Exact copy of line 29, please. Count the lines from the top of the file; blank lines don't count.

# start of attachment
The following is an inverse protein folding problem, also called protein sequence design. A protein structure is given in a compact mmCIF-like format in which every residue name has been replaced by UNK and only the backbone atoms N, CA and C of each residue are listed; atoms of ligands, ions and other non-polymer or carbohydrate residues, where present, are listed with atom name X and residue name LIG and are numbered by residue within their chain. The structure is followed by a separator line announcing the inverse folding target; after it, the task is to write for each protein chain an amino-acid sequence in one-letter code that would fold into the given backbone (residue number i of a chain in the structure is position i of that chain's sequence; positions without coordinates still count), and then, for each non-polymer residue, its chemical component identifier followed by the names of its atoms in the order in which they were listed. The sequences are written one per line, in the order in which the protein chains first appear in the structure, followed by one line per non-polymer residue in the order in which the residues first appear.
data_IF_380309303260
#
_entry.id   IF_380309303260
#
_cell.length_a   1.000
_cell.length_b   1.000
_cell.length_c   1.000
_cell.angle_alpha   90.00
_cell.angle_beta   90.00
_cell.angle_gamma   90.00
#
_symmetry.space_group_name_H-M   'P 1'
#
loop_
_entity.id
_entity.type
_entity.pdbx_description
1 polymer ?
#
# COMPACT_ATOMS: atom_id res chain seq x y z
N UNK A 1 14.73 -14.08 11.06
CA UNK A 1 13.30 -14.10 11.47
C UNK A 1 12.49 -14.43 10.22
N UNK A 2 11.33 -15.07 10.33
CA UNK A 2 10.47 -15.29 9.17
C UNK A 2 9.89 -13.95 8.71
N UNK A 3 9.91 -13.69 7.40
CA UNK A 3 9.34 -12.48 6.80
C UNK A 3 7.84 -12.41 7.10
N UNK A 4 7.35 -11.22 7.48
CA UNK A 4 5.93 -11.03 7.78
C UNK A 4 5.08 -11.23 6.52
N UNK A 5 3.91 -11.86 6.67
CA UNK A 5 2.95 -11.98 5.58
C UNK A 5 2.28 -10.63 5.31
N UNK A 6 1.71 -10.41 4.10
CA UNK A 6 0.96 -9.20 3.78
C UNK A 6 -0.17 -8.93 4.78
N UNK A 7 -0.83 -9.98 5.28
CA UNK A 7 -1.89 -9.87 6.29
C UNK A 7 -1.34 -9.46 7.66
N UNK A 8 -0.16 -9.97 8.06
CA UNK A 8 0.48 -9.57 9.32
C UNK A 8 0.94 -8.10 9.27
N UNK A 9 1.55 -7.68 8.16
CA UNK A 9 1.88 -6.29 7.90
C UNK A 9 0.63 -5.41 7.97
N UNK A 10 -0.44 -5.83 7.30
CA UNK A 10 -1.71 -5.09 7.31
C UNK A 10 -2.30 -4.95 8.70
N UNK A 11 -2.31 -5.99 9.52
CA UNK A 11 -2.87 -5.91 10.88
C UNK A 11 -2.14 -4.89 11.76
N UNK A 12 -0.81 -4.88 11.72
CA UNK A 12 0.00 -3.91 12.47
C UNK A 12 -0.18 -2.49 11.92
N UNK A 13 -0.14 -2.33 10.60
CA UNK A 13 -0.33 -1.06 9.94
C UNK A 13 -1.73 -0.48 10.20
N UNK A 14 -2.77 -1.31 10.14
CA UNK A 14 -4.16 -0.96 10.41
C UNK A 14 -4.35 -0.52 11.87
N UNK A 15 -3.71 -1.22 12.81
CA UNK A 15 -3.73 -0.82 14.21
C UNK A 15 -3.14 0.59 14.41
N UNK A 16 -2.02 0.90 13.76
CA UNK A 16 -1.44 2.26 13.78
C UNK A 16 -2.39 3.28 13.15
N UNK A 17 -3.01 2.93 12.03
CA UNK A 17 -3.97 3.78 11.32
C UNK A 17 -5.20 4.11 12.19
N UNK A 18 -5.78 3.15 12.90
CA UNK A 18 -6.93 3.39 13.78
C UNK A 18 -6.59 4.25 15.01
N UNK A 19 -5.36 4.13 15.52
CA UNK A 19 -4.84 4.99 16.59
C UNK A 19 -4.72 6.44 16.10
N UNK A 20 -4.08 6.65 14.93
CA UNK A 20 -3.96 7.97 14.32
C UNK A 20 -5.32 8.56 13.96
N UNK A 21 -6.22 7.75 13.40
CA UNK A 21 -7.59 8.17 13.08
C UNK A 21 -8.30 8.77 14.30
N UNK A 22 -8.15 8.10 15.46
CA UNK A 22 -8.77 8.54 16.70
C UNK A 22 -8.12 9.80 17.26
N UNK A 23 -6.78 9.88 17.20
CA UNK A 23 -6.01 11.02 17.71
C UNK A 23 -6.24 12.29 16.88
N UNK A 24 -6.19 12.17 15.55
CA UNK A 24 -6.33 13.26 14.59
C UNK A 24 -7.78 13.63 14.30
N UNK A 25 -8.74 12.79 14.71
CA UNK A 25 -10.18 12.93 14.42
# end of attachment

CA UNK A 3 9.34 -12.48 6.80